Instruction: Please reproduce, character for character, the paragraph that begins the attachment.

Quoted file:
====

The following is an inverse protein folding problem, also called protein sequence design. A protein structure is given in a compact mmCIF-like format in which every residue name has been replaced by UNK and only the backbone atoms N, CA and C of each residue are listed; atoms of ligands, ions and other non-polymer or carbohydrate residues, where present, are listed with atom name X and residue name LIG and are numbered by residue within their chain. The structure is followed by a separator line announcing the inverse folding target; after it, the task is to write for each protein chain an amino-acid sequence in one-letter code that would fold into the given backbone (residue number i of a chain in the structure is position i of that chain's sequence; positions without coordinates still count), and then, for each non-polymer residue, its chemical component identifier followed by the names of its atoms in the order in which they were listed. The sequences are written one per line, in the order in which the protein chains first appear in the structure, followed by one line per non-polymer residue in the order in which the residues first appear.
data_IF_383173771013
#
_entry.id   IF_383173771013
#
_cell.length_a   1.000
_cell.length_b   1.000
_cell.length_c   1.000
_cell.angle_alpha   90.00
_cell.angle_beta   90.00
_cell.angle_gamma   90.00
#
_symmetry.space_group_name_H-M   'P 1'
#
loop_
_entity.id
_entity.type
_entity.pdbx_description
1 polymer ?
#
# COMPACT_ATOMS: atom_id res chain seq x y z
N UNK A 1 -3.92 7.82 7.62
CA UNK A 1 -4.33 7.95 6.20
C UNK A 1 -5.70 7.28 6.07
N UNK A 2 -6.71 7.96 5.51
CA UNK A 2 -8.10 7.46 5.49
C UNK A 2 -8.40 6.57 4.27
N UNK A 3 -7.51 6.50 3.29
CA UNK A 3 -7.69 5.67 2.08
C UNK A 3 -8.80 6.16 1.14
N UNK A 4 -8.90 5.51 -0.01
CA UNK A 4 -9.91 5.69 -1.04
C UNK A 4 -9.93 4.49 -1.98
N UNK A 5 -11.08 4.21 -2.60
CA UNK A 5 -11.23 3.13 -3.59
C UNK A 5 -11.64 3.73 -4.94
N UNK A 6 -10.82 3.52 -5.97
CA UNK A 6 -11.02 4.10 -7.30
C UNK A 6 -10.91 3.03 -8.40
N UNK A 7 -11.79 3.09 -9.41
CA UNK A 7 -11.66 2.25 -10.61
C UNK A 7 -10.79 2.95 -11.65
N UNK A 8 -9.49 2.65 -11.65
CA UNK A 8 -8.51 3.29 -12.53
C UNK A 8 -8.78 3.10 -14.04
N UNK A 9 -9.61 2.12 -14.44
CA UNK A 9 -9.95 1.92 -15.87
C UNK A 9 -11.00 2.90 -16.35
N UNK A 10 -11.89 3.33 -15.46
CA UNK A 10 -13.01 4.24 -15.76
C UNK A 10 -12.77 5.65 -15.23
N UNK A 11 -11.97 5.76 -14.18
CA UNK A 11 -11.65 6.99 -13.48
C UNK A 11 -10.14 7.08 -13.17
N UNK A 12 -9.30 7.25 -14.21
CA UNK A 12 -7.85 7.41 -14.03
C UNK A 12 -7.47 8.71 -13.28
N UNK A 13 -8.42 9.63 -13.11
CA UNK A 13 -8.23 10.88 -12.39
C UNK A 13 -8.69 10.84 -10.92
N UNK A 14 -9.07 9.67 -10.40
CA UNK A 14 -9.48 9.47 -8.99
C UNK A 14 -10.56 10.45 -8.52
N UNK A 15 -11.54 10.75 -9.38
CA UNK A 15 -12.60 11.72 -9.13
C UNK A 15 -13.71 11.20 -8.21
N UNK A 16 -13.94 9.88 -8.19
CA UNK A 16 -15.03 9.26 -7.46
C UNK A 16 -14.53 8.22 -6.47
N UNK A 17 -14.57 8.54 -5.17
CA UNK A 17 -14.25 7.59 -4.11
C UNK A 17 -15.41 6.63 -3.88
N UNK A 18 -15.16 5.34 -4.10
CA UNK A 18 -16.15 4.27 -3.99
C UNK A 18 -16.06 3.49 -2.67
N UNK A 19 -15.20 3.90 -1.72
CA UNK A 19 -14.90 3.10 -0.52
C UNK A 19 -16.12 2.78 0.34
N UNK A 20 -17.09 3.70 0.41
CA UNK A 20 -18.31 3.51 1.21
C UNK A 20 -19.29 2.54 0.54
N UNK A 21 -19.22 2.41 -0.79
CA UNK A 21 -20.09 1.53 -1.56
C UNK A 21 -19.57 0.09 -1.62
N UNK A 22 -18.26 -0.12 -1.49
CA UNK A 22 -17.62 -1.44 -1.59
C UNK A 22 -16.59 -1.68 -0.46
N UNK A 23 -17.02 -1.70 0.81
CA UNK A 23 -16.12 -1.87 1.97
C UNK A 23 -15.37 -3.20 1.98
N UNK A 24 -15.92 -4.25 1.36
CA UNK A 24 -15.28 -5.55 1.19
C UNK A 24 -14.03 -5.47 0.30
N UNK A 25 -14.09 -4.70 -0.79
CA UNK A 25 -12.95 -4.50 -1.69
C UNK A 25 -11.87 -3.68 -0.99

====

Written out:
The following is an inverse protein folding problem, also called protein sequence design. A protein structure is given in a compact mmCIF-like format in which every residue name has been replaced by UNK and only the backbone atoms N, CA and C of each residue are listed; atoms of ligands, ions and other non-polymer or carbohydrate residues, where present, are listed with atom name X and residue name LIG and are numbered by residue within their chain. The structure is followed by a separator line announcing the inverse folding target; after it, the task is to write for each protein chain an amino-acid sequence in one-letter code that would fold into the given backbone (residue number i of a chain in the structure is position i of that chain's sequence; positions without coordinates still count), and then, for each non-polymer residue, its chemical component identifier followed by the names of its atoms in the order in which they were listed. The sequences are written one per line, in the order in which the protein chains first appear in the structure, followed by one line per non-polymer residue in the order in which the residues first appear.